Game Animator

How to pull in content + components into workspace?

Last updated 10 months ago

Sitting here sipping my tea staring out the window at the rainy, gloomy day outside. The plants hanging down from the windowsill make me smile a bit as I turn back to my work.

I sit there for a while staring at the screen on which an animated character stares back at me. It doesn’t feel right. I pull up the game design document on the side and start skimming through. Maybe it’s the colors? I was going for a playful vibe but it feels… I don’t know… weird. Just staring back at me like that - maybe I ought to mess with the animation curves. And the eyes, do something about the eyes.

As I flick the design document back to its place I wonder if there are any color tools I can pull in — I vaguely remember there being some powerful color-manipulation components used in film. What was it called? color testing?

I push aside the keyframe editor and press the “pull” key and start typing “colo…”, color picker, color levels, colorizer, color randomizer (ooh that could be cool to check out sometime!), no… color grader — that’s it!

I drag it over the now-empty space on the bottom of the screen and it fills the space. Coloured circles and sliders all over — it feels truly like an all-purpose colour control panel! Maybe a bit too complex for my needs but I can always isolate the features I need to simplify the interface. Looking at the labels and colourful circles I think I can understand most of the controls and start playing with the dials. After trying out a few different colour combinations I settle on yellow and remap the green trident to be pink - definitely fits better with the playful vibe this way.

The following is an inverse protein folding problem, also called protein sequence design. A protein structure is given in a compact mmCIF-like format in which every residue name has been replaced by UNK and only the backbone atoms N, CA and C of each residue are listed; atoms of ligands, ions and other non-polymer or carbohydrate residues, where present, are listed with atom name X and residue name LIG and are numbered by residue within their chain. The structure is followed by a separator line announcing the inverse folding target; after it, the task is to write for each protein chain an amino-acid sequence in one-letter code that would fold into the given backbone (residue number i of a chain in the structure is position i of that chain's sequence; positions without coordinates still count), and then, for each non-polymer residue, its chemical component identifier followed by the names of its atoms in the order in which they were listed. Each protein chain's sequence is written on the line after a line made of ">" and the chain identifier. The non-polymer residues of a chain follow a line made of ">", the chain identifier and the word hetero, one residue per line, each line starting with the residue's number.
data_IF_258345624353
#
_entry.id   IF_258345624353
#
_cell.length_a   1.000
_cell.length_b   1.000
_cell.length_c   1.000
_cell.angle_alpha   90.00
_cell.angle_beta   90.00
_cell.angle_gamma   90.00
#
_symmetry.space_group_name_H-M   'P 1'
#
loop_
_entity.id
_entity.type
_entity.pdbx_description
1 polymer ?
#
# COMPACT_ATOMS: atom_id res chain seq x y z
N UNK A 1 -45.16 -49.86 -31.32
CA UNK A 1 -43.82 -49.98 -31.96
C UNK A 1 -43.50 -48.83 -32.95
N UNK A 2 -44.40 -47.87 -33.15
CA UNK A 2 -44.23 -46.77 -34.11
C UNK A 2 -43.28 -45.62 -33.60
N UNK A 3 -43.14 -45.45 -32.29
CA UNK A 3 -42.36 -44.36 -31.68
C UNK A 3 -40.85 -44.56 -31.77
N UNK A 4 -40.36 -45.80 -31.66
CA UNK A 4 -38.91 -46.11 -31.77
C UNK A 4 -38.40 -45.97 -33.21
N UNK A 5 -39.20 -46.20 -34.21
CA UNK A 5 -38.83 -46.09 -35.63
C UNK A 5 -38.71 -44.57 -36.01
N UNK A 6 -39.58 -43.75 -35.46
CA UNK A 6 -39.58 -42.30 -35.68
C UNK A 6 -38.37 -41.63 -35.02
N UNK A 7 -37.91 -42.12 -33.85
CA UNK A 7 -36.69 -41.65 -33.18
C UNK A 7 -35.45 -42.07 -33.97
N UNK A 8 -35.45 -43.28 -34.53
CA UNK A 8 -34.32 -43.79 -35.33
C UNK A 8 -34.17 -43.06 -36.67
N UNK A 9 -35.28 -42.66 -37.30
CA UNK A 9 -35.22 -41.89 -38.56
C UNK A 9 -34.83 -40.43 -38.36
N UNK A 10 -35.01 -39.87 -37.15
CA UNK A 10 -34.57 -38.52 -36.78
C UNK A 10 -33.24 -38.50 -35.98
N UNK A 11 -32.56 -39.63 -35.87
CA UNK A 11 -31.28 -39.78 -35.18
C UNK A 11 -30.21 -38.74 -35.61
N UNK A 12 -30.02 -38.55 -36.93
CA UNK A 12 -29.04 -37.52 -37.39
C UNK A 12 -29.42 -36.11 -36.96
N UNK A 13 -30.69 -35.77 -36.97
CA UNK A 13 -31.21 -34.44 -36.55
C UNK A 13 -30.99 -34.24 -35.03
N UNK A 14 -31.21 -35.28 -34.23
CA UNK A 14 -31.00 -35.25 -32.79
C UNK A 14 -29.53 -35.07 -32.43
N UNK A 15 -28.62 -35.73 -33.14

As I’m mid-swipe pushing aside the colour interface I decide that I might want to keep it around and place the colour grader on the bottom edge-bar near the keyframe editor to keep it around in the workspace.

The keyframe editor…

Right! I slide the keyframe editor back into the space to play around with the animation. I want the animation to have a bit more of a bounce or elasticity to it. In fact — I know just the thing. Clicking on the browser icon in the top-right edge-bar I start typing the name of a particular creature I remember from “Shadow Mop III: The Swiffer Sniffer” (a stealth clean-em-up) that has the exact kind of bouncy animation I need. Pulling the animation out of the browser panel it becomes a floating panel itself which I place beside the keyframe editor as reference.

While finessing the curves I notice the mop’s eyes and eyebrows “lag behind” a bit in the fastest parts of the animation. I switch the animation into frame-view to take a closer look at how they do it and tweak my own keyframes to create a similar effect. That looks nice! and it solves the problem about the eyes. It’s very subtle but gives a kind of warmth to the animation.

Feeling happy with where it’s at, I pull up the game-view panel and make it fill the screen to play around with the new character. Definitely see a huge improvement from before.

Pushing aside the game-view, the animation view springs back into place. Opening up the “character collection” I choose a character that needs some work. I haven’t even designed a graphic for this one yet. As I pull it into my workspace, the animation of the previous character fades out to be replaced with a text-editor and moodboard. I sigh and sit back in my chair, a slight smile on my face as my focus drifts back to the rain pattering on the window. I’d better warm up my tea again, it’s gotten cold!